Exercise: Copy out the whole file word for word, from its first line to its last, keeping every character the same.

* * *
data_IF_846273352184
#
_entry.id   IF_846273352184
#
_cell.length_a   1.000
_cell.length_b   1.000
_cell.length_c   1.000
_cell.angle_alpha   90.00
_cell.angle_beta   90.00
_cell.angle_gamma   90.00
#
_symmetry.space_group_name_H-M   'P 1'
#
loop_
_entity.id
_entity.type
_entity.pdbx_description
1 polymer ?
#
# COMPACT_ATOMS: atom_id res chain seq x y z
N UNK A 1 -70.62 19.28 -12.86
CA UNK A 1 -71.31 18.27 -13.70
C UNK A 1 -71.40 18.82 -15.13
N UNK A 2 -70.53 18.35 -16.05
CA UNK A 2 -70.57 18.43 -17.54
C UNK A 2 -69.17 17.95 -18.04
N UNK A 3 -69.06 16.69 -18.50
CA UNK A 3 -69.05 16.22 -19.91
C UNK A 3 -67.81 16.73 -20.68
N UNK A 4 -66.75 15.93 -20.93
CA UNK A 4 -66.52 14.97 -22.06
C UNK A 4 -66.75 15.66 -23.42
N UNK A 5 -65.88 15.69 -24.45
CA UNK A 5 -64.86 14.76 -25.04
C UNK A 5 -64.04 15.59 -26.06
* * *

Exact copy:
data_IF_846273352184
#
_entry.id   IF_846273352184
#
_cell.length_a   1.000
_cell.length_b   1.000
_cell.length_c   1.000
_cell.angle_alpha   90.00
_cell.angle_beta   90.00
_cell.angle_gamma   90.00
#
_symmetry.space_group_name_H-M   'P 1'
#
loop_
_entity.id
_entity.type
_entity.pdbx_description
1 polymer ?
#
# COMPACT_ATOMS: atom_id res chain seq x y z
N UNK A 1 -70.62 19.28 -12.86
CA UNK A 1 -71.31 18.27 -13.70
C UNK A 1 -71.40 18.82 -15.13
N UNK A 2 -70.53 18.35 -16.05
CA UNK A 2 -70.57 18.43 -17.54
C UNK A 2 -69.17 17.95 -18.04
N UNK A 3 -69.06 16.69 -18.50
CA UNK A 3 -69.05 16.22 -19.91
C UNK A 3 -67.81 16.73 -20.68
N UNK A 4 -66.75 15.93 -20.93
CA UNK A 4 -66.52 14.97 -22.06
C UNK A 4 -66.75 15.66 -23.42
N UNK A 5 -65.88 15.69 -24.45
CA UNK A 5 -64.86 14.76 -25.04
C UNK A 5 -64.04 15.59 -26.06